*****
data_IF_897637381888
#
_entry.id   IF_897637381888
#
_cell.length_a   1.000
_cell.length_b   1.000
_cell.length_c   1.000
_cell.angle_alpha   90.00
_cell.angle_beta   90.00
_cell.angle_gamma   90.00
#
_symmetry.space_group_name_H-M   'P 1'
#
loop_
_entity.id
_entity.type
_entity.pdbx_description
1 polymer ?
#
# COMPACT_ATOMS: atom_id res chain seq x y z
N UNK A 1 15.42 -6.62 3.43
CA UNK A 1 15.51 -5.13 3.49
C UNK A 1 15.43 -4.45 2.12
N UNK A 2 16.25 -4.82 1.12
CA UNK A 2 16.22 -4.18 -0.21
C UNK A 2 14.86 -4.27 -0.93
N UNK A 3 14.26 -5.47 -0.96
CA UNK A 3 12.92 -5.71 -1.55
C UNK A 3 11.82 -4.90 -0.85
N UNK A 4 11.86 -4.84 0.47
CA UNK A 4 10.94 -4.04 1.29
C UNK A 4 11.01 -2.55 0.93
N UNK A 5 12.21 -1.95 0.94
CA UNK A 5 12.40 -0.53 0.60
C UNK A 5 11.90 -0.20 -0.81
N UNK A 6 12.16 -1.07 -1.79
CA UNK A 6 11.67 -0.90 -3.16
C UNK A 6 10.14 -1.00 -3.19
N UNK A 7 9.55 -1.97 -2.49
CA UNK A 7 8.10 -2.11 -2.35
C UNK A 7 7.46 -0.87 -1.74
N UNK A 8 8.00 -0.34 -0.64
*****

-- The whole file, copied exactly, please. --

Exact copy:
data_IF_897637381888
#
_entry.id   IF_897637381888
#
_cell.length_a   1.000
_cell.length_b   1.000
_cell.length_c   1.000
_cell.angle_alpha   90.00
_cell.angle_beta   90.00
_cell.angle_gamma   90.00
#
_symmetry.space_group_name_H-M   'P 1'
#
loop_
_entity.id
_entity.type
_entity.pdbx_description
1 polymer ?
#
# COMPACT_ATOMS: atom_id res chain seq x y z
N UNK A 1 15.42 -6.62 3.43
CA UNK A 1 15.51 -5.13 3.49
C UNK A 1 15.43 -4.45 2.12
N UNK A 2 16.25 -4.82 1.12
CA UNK A 2 16.22 -4.18 -0.21
C UNK A 2 14.86 -4.27 -0.93
N UNK A 3 14.26 -5.47 -0.96
CA UNK A 3 12.92 -5.71 -1.55
C UNK A 3 11.82 -4.90 -0.85
N UNK A 4 11.86 -4.84 0.47
CA UNK A 4 10.94 -4.04 1.29
C UNK A 4 11.01 -2.55 0.93
N UNK A 5 12.21 -1.95 0.94
CA UNK A 5 12.40 -0.53 0.60
C UNK A 5 11.90 -0.20 -0.81
N UNK A 6 12.16 -1.07 -1.79
CA UNK A 6 11.67 -0.90 -3.16
C UNK A 6 10.14 -1.00 -3.19
N UNK A 7 9.55 -1.97 -2.49
CA UNK A 7 8.10 -2.11 -2.35
C UNK A 7 7.46 -0.87 -1.74
N UNK A 8 8.00 -0.34 -0.64